A mother, a big sister and a teacher share their messages for the next generation. A mother writes to her son about how she has not finished working for the world she wants for him, for herself and for everyone, but one day it will be over to him as the adult. A sister warns that gadgets, Facebook and Twitter distract you from real relationships and connections, the things you need when you’re older. A teacher lectures young people about their moral responsibility to consider the impact of their consumption on the environment, pleading with them to change their ways.

Scene 5 - Fracking

The younger generation were surprised to learn about fracking from some of the older generation, who are worried about new fracking licenses in South Yorkshire. They worked together on a scene to reflect their ideas about a better altnerative. Three people drill over an unhealthy looking body. The community marches in, singing “Fracking needs to frack off”. One of the community members asks the drillers what they are doing. Their leader says “Getting Gas” and “Good for business” and the other drillers parrot her. The community says to the drillers there has been a change in Government and there is money in renewable energy. The drillers are sceptical until they are shown a contract. Community members gently revive the body on the floor and the scene slowly morphs into a field of wind turbines, closing with voices in unison: “A better world.”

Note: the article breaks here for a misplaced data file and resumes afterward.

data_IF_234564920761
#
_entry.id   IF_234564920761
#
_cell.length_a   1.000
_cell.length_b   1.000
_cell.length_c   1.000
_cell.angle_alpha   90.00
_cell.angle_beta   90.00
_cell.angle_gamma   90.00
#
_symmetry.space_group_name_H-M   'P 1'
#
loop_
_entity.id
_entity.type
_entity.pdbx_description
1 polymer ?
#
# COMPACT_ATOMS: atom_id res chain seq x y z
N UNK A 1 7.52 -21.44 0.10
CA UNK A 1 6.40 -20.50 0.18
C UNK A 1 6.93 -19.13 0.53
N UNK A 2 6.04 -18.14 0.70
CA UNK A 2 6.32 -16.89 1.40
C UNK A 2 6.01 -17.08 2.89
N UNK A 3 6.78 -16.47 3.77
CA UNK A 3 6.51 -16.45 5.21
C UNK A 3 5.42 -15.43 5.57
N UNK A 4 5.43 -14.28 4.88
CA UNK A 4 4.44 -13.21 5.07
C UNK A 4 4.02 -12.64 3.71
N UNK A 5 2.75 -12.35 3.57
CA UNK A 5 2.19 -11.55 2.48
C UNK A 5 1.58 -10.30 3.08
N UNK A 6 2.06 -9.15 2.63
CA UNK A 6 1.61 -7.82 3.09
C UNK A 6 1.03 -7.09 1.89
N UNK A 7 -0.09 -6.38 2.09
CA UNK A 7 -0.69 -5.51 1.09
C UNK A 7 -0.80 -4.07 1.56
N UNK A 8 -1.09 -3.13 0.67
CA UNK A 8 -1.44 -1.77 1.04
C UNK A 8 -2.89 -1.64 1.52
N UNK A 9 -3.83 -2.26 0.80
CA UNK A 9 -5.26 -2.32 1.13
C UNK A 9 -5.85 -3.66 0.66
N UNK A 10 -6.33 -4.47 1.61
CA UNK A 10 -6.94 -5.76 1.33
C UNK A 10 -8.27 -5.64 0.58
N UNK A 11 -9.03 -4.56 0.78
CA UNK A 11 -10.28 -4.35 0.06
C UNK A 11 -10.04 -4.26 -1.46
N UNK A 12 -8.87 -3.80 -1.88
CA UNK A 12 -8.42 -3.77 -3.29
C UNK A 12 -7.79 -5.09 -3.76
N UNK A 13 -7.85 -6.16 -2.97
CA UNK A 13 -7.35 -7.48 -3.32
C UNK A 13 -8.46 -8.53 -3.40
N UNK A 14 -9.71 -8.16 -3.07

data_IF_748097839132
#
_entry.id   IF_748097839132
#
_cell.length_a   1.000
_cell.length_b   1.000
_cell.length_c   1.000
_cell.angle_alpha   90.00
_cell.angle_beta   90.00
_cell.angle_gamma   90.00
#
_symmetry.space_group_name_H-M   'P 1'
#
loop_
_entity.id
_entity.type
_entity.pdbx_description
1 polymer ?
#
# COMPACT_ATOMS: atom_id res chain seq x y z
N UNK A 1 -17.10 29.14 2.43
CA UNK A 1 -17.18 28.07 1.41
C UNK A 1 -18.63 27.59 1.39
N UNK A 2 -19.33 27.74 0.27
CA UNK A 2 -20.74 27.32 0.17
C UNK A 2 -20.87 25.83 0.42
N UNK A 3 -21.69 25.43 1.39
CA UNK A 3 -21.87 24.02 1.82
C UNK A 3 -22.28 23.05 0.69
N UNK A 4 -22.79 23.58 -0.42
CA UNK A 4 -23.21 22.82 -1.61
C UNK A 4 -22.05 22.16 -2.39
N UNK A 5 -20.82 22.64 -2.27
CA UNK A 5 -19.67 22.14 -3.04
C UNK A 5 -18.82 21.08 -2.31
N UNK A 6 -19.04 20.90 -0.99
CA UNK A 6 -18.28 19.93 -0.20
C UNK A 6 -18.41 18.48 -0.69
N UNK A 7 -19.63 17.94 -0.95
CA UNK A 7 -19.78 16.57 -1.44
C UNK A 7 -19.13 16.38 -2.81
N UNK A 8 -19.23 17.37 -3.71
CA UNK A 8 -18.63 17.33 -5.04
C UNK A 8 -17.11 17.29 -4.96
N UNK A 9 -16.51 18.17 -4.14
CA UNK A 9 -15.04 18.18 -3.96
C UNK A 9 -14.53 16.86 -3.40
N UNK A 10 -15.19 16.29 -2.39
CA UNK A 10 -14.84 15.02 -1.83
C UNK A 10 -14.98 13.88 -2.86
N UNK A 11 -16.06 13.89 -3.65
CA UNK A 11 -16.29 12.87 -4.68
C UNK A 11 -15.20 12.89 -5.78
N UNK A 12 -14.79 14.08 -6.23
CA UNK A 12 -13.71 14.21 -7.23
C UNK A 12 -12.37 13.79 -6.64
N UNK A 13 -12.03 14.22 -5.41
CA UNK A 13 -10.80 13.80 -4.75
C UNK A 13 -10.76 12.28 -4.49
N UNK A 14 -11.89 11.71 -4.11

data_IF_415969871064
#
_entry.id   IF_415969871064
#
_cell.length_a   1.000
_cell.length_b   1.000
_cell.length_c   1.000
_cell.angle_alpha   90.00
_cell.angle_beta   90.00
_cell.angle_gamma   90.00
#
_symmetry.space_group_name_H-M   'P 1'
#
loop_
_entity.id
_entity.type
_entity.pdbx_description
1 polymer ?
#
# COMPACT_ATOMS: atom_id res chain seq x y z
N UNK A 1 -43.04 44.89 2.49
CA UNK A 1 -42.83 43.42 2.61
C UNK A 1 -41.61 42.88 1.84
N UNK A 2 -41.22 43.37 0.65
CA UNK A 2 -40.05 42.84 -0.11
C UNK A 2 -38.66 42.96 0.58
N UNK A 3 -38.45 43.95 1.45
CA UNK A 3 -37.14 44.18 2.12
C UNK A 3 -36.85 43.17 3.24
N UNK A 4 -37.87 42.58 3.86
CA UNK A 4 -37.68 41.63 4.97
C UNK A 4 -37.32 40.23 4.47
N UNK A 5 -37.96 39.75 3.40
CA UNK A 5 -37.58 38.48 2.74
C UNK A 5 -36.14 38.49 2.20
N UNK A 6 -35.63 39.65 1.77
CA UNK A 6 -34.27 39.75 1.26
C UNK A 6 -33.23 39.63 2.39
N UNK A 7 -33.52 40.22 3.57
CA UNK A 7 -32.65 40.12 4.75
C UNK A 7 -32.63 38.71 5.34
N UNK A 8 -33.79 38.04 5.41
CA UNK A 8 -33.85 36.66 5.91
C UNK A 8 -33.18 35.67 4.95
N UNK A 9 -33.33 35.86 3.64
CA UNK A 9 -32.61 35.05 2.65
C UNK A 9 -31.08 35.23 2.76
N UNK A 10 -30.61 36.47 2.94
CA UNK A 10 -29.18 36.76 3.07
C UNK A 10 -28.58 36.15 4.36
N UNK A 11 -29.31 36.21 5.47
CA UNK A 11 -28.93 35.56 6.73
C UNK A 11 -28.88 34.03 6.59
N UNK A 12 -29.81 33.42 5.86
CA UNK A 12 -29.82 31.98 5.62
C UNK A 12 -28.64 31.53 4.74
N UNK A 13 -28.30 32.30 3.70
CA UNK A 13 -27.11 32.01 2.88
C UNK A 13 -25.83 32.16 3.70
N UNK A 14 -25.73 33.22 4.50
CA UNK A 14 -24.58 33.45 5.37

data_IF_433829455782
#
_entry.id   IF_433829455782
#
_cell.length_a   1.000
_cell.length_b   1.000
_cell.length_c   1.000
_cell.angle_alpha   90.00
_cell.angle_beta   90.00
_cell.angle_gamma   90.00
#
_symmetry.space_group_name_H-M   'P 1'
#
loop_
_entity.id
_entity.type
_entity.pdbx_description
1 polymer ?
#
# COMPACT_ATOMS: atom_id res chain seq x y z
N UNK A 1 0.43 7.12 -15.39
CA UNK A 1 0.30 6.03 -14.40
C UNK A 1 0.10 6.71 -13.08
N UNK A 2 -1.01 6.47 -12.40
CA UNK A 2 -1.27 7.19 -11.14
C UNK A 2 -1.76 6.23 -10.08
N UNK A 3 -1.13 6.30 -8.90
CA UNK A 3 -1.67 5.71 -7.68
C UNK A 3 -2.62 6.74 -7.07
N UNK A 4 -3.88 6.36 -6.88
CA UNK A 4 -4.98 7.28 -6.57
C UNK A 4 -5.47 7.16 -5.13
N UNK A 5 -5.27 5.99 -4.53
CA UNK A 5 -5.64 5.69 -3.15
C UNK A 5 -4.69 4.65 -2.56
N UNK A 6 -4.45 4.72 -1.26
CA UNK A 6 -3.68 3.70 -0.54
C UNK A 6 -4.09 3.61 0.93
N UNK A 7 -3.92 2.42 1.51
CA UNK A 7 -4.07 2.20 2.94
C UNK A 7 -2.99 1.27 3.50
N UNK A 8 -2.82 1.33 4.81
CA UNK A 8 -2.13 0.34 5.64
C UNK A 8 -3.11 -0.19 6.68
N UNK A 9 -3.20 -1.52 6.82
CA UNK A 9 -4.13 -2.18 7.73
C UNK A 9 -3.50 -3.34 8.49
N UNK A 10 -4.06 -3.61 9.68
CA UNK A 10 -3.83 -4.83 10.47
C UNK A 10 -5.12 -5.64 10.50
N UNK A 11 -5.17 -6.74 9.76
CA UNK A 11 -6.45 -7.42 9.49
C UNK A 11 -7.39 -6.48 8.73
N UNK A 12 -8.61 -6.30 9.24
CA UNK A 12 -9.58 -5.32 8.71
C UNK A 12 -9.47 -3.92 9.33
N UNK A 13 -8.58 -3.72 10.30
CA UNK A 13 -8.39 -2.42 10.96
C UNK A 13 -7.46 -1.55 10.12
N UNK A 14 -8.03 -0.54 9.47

Scene 6 - Playground

The middle generation performed a spoken word piece written by one of their group in response to their discussions about sustainability and community. This poem used single words and short phrases to talk about values and experiences that people of all generations have in common, from basic needs to complex emotions. The group incorporated elements of image theatre and sign language, exploring the themes of isolation and connection. The poem closes with a call for the different generations to take care of the world together: “Differences can be shared in a circle; standing, holding supporting, helping, smiling, singing, laughing, joking, protecting, working, saving, air water, earth, home. So easily overcoming the problems that scare us.”

Scene 7 - What Would You Be?